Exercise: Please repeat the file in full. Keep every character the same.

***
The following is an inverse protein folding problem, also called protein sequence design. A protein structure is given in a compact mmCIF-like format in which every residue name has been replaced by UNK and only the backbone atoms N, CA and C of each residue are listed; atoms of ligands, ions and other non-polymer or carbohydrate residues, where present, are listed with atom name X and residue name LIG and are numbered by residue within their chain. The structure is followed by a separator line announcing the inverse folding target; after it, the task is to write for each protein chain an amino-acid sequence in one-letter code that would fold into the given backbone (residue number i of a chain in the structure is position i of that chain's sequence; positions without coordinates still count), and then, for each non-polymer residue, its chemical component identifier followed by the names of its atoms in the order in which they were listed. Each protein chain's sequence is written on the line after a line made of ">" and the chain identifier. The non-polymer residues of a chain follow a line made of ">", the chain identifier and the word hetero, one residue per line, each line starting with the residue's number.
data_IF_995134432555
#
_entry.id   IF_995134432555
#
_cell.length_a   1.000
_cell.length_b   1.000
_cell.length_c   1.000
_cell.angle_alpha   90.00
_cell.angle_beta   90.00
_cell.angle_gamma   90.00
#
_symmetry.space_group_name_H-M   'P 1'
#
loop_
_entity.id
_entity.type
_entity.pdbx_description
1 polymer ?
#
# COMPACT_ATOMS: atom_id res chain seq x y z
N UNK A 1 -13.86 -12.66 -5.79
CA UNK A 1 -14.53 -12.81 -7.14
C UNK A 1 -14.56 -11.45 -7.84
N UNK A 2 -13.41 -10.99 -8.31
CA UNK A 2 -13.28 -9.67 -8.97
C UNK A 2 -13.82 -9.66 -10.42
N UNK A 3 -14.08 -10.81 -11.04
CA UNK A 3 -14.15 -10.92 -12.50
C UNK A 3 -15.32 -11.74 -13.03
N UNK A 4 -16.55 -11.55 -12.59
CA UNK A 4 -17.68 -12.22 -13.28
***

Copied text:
The following is an inverse protein folding problem, also called protein sequence design. A protein structure is given in a compact mmCIF-like format in which every residue name has been replaced by UNK and only the backbone atoms N, CA and C of each residue are listed; atoms of ligands, ions and other non-polymer or carbohydrate residues, where present, are listed with atom name X and residue name LIG and are numbered by residue within their chain. The structure is followed by a separator line announcing the inverse folding target; after it, the task is to write for each protein chain an amino-acid sequence in one-letter code that would fold into the given backbone (residue number i of a chain in the structure is position i of that chain's sequence; positions without coordinates still count), and then, for each non-polymer residue, its chemical component identifier followed by the names of its atoms in the order in which they were listed. Each protein chain's sequence is written on the line after a line made of ">" and the chain identifier. The non-polymer residues of a chain follow a line made of ">", the chain identifier and the word hetero, one residue per line, each line starting with the residue's number.
data_IF_995134432555
#
_entry.id   IF_995134432555
#
_cell.length_a   1.000
_cell.length_b   1.000
_cell.length_c   1.000
_cell.angle_alpha   90.00
_cell.angle_beta   90.00
_cell.angle_gamma   90.00
#
_symmetry.space_group_name_H-M   'P 1'
#
loop_
_entity.id
_entity.type
_entity.pdbx_description
1 polymer ?
#
# COMPACT_ATOMS: atom_id res chain seq x y z
N UNK A 1 -13.86 -12.66 -5.79
CA UNK A 1 -14.53 -12.81 -7.14
C UNK A 1 -14.56 -11.45 -7.84
N UNK A 2 -13.41 -10.99 -8.31
CA UNK A 2 -13.28 -9.67 -8.97
C UNK A 2 -13.82 -9.66 -10.42
N UNK A 3 -14.08 -10.81 -11.04
CA UNK A 3 -14.15 -10.92 -12.50
C UNK A 3 -15.32 -11.74 -13.03
N UNK A 4 -16.55 -11.55 -12.59
CA UNK A 4 -17.68 -12.22 -13.28